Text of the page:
The Black Rose

Courtesy Mathilde Langevin on Unsplash.com
Courtesy Mathilde Langevin on Unsplash.com

Ours was an unusual romance, one bordering on desperate, teetering on brave. Whether squawking like crows or cooing like doves, we loved and hated with equal passion. She was the black rose with thorns so barbed as to puncture, and I was the unwitting gardener who cultivated its cruelty.


Corrine was a hateful woman until one got to know her. She discouraged this by using a wide variety of scowls, sneers, and shakes of the head. If one got close, she stepped closer, sudden and sharp. If one spoke over her, woe betide them. The darkness in her eyes steered all in the required direction, drove the rest away. All except me, that was. I couldn’t run. My pride wouldn’t allow it. We grew close. Some might have claimed us entangled.
We took a tour of Europe by train, The Orient Express. You may have heard of it. Despite the indisputable luxury this vehicle offered, Corrine bellyached non-stop. At first, I agreed with her, employing appeasement. Soon, I grew as disenchanted as she, not with the train trip, but Corrine herself. Despite her unrivalled beauty, her exquisite lines, hair to die for and eyes to drown in, there was only so much one could take. I had taken enough.
I stepped from the train as we crossed a viaduct. Dramatic, but true. I had, of course, threatened to leave first. “If you don’t stop! I’m warning you! I’ll do it! Don’t tempt me!” Etcetera, etcetera.
“Promises, promises,” her always reply. She’d blow smoke from her cigarillo right into my eyes, as if us trapped in a Parisian haze. The urge to scream became unbearable. So, I did. I’m unsure when I stopped?
So, as mentioned, I leapt from the train whilst my strength remained, my will still intact, and most of all, whilst Corrine was, as we say in polite circles, momentarily indisposed.
I hit the water as her scream shattered the landscape, sending boulders crashing and birds flooding into the sky.
The question came after thrashing my way to the riverbank, where I lay like a floundering fish until the moon rose high and stars blinked a welcome: Why? Why would a woman who so discouraged interaction, actively oppose it, be bothered? In the greater scheme of things, what difference did my escaping her make? Here was the key.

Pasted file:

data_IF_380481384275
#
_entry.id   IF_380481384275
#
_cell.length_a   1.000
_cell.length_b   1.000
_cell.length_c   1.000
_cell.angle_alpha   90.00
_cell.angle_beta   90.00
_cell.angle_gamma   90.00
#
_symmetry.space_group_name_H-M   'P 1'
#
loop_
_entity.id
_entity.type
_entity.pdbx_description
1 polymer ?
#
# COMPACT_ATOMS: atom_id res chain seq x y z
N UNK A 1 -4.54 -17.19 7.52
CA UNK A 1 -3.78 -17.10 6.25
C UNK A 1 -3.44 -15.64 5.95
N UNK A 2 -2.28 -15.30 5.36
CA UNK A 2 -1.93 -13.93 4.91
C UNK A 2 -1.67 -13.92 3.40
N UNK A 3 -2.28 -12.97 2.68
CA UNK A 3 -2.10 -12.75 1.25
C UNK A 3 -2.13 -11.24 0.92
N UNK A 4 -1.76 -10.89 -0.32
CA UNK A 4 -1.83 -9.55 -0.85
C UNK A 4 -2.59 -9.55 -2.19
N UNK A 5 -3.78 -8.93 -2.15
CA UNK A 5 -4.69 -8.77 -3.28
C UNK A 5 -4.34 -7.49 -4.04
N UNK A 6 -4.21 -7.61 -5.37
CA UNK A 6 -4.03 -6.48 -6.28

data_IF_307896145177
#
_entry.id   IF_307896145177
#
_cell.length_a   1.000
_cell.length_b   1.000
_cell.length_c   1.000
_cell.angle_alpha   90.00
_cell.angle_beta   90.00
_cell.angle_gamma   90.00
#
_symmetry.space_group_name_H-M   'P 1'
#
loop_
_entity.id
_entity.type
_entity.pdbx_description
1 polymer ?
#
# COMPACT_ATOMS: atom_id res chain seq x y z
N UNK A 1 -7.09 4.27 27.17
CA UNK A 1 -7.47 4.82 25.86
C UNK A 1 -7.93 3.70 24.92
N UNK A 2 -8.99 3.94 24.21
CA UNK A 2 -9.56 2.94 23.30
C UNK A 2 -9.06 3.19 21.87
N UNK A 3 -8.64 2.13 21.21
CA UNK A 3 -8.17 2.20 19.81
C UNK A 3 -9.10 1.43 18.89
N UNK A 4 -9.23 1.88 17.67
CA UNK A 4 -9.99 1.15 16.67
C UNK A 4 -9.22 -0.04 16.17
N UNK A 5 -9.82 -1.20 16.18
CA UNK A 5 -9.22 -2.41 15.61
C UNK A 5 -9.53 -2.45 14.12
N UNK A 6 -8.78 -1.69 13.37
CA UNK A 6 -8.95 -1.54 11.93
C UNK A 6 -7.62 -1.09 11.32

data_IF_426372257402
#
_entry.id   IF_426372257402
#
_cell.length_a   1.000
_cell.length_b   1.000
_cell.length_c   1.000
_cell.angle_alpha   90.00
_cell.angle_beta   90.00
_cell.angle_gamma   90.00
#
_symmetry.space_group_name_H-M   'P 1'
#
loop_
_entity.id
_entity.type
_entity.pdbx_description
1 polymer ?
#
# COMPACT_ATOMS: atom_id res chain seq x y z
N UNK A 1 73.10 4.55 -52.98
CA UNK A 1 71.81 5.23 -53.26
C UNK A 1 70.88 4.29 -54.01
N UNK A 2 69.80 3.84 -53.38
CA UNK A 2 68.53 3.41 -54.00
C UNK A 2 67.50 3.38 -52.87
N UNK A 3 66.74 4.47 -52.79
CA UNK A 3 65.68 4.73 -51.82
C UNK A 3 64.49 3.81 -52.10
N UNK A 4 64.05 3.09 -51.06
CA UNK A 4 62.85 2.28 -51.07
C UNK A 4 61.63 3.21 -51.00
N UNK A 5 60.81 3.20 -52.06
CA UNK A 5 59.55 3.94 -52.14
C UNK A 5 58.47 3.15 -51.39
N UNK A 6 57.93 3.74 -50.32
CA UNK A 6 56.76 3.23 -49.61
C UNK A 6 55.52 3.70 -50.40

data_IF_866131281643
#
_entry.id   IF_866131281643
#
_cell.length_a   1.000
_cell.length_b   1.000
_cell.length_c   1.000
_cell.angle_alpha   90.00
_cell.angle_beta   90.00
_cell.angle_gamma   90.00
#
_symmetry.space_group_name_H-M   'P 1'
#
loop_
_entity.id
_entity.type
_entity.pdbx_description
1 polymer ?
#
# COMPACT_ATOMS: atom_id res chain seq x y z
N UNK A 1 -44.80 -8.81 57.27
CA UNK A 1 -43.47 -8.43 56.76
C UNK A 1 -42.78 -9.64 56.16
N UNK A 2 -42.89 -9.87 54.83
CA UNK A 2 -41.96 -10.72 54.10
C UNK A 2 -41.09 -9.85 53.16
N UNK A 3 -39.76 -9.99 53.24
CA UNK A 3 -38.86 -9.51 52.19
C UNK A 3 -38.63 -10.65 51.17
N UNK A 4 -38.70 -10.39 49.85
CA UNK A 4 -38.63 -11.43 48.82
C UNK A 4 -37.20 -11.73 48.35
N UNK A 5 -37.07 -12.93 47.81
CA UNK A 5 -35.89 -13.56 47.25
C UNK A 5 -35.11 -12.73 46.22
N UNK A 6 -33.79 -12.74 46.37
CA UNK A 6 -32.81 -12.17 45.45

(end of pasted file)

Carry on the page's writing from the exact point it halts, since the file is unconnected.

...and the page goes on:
Schemes are like flower bulbs planted so deep as to go forgotten. Only when they burst unexpectedly from the cold, hard earth into rainbows of unexpected colours do they become apparent. I was her colour, and she the darkness that buried me.


We met again quite by accident at the Teatro alla Scala, Milan. I had taken a liking to this country so unlike my own, where a shrug meant more than a novel and kindnesses were only ever a handshake away.
Turandot: Opening night. The performers were so close as to sing in my ear.
I don’t know why I turned, looked up, stared. Why I held her gaze when I should have slipped down in my seat, or better still, run. She was older then, her raven hair now closer to lead. She wore black, trimmed in lace, as an Italian widow might. Her face was as pale as snow.
As the music played, she mouthed something at first unreadable in the fragmented light. At first, but not by the end: You killed me.
Curiosity forced me up there to that empty stall. Curiosity or madness? Getting even never came into it. She had gone. Only a solitary black rose left snuggled in a seat proved her ever there. This, I took.


London, and home.
The rose remained un-withered, as fresh as if picked that very morning. This, I planted in my garden.
When I awoke the next day to Big Ben’s incessant chimes, breakfast was on the table. I had no servants? The windows were thrown open, the curtains flung back and a stench of decay permeated the atmosphere. Confounded, I wandered outside. The rose was gone.
Corrine’s fingers slipped around my throat like a noose.
“I always wanted to visit London,” she breathed. “So kind of you to bring me.”


We argue daily. Life is not good. Yet in my heart of hearts I know this, I missed her misery, her melancholy ways, and she missed mine. For what is life without the threat of death to keep the world in balance. No, seriously! I need to know?

The End.


Thank you for reading
Richard

3 thoughts on “The Black Rose

  1. Gosh, i recommend therapy unless he really enjoys the pleasure of intense negative stimulation. It was a fun read but I kinda felt mentally disturbed by the end. 🙂

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